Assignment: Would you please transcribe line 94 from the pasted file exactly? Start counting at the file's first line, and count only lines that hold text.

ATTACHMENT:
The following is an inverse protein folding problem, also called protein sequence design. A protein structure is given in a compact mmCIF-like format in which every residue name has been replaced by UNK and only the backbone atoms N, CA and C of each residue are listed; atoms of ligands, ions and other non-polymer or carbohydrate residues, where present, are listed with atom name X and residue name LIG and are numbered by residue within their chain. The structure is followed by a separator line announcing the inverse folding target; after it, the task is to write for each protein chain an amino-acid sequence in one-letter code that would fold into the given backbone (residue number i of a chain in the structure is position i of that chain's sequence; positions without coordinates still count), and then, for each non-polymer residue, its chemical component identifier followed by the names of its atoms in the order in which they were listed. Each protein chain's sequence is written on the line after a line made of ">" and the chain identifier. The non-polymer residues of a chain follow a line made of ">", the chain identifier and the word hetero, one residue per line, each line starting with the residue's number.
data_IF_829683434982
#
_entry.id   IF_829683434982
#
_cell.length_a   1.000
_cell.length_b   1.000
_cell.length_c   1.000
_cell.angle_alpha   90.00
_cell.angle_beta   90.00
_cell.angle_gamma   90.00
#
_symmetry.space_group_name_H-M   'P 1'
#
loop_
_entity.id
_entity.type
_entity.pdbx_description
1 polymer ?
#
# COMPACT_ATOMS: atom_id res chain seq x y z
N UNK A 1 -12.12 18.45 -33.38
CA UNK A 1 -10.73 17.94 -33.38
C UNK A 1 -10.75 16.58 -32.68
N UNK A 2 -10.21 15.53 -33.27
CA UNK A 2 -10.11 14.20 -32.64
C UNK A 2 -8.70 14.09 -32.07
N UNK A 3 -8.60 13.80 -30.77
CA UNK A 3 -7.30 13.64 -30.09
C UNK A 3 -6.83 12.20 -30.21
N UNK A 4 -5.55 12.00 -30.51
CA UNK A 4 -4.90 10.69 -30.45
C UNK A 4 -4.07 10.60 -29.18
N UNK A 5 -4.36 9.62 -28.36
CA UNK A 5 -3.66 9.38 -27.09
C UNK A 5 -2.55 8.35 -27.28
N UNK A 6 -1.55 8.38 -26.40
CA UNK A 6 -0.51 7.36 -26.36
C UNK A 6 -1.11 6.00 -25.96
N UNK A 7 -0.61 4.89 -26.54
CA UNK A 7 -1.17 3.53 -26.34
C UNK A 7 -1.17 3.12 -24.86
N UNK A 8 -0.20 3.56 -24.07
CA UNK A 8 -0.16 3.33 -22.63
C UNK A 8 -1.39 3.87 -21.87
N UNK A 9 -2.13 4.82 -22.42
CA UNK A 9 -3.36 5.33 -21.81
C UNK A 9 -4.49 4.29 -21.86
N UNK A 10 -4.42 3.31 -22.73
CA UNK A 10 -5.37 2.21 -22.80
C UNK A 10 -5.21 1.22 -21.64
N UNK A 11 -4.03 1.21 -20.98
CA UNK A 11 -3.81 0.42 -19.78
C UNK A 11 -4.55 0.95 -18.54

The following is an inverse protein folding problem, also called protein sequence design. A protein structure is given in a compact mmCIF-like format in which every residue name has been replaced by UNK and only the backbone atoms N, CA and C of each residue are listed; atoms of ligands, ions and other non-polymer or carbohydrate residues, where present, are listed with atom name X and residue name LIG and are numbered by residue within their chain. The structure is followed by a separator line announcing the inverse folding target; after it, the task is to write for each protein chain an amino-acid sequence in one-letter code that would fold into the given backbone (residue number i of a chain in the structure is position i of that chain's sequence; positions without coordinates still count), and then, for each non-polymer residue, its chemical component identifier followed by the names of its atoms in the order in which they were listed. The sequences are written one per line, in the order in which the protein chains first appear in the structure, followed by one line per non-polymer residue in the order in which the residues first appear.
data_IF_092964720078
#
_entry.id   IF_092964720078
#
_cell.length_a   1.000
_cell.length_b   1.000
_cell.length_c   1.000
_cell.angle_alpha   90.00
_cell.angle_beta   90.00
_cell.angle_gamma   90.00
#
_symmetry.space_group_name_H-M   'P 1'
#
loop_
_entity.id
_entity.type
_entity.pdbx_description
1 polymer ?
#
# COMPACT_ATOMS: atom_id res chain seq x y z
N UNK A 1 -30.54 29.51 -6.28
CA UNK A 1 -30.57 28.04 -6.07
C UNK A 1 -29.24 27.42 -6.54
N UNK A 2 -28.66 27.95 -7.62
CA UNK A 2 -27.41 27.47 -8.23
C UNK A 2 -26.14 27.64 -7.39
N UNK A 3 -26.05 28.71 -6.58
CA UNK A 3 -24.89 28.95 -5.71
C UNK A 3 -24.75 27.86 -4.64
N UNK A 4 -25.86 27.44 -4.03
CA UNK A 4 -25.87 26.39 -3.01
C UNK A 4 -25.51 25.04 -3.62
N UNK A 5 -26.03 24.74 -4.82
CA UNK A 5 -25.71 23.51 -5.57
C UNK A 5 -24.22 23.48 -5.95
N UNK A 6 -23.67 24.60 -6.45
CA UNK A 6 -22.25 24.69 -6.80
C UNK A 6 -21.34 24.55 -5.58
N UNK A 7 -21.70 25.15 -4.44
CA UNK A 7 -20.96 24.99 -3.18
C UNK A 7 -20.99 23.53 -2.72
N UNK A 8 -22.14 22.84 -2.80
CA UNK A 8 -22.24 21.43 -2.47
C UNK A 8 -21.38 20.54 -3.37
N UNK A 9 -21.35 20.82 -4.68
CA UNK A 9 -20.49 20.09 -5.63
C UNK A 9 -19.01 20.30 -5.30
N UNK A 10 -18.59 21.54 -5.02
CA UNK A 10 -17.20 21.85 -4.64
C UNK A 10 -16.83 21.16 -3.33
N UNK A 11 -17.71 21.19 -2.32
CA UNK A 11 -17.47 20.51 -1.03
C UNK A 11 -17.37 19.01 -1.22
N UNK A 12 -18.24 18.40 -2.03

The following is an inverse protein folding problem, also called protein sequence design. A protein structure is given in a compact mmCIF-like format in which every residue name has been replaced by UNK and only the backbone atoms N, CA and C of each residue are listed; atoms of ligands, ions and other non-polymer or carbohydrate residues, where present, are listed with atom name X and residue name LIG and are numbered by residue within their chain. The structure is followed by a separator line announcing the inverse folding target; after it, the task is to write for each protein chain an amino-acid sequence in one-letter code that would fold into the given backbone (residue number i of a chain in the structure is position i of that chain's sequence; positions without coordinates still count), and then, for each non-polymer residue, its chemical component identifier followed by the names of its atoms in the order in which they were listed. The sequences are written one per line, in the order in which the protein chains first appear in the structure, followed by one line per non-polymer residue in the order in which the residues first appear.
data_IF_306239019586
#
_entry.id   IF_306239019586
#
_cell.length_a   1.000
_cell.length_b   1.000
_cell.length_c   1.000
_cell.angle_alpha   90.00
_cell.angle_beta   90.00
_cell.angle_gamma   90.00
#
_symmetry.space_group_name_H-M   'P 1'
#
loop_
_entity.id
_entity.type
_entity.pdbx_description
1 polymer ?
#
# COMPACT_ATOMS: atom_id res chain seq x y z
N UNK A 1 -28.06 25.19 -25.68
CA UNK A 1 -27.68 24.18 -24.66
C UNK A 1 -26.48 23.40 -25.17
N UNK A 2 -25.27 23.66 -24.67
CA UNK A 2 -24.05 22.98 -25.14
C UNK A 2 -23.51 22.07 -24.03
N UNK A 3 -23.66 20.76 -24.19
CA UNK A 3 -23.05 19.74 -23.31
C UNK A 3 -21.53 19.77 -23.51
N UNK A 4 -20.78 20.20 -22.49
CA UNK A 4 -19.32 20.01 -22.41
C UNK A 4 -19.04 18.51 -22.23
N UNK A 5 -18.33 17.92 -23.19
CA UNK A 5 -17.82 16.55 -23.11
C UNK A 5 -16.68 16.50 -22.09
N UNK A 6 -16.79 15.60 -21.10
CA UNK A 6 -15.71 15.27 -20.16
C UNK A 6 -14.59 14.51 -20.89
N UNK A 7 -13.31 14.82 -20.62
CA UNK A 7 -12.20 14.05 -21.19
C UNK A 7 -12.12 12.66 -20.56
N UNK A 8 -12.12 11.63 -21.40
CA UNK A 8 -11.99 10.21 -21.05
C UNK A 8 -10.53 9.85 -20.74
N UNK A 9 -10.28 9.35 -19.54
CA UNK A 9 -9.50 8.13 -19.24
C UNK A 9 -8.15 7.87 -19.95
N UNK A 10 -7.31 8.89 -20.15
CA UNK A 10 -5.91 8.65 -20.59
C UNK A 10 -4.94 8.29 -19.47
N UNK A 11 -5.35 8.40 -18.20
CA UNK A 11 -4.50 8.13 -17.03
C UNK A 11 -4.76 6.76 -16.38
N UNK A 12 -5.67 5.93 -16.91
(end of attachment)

N UNK A 7 -21.70 25.15 -4.44